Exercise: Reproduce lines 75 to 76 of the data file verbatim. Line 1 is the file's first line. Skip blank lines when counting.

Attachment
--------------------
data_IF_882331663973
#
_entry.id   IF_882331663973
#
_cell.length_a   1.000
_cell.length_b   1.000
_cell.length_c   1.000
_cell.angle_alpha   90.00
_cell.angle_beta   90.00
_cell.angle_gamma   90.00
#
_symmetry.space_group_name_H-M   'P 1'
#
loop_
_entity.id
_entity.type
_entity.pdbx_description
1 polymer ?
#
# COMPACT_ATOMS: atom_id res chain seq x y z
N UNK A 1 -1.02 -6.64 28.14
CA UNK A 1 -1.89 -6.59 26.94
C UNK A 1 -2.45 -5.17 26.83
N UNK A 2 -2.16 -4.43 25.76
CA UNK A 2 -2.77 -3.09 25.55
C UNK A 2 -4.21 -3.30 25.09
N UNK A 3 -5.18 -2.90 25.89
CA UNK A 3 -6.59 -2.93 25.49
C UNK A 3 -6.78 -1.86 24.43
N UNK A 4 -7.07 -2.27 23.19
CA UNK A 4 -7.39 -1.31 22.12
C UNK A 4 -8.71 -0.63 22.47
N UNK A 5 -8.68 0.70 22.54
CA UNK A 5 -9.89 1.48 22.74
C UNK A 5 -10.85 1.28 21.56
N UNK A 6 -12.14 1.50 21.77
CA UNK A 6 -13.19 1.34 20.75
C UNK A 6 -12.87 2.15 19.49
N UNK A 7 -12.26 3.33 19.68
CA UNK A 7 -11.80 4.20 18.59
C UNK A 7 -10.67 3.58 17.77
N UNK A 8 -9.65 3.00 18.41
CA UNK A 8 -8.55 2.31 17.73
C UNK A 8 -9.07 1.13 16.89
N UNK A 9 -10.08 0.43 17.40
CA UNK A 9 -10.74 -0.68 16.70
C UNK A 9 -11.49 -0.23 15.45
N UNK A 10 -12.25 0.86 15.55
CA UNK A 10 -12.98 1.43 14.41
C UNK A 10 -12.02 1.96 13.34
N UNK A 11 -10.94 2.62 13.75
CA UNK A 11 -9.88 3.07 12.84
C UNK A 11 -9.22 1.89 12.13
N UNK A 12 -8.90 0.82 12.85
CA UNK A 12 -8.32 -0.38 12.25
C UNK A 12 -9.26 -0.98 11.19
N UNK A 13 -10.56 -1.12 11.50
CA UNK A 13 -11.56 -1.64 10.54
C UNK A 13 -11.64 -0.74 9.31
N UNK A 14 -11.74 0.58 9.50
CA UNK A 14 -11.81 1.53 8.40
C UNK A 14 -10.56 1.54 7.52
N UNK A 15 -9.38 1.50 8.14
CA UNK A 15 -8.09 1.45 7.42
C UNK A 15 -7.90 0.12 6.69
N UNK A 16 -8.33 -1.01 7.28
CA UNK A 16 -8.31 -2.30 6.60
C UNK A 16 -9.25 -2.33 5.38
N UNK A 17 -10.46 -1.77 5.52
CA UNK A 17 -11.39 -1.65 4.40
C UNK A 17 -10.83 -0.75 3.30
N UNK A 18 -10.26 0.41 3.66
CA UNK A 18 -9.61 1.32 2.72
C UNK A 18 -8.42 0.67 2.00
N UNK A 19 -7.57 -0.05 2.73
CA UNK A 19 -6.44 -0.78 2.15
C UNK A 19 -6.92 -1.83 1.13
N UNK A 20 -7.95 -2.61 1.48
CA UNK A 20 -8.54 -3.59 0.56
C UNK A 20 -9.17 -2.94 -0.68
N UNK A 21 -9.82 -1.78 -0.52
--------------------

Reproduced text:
N UNK A 19 -7.57 -0.05 2.73
CA UNK A 19 -6.44 -0.78 2.15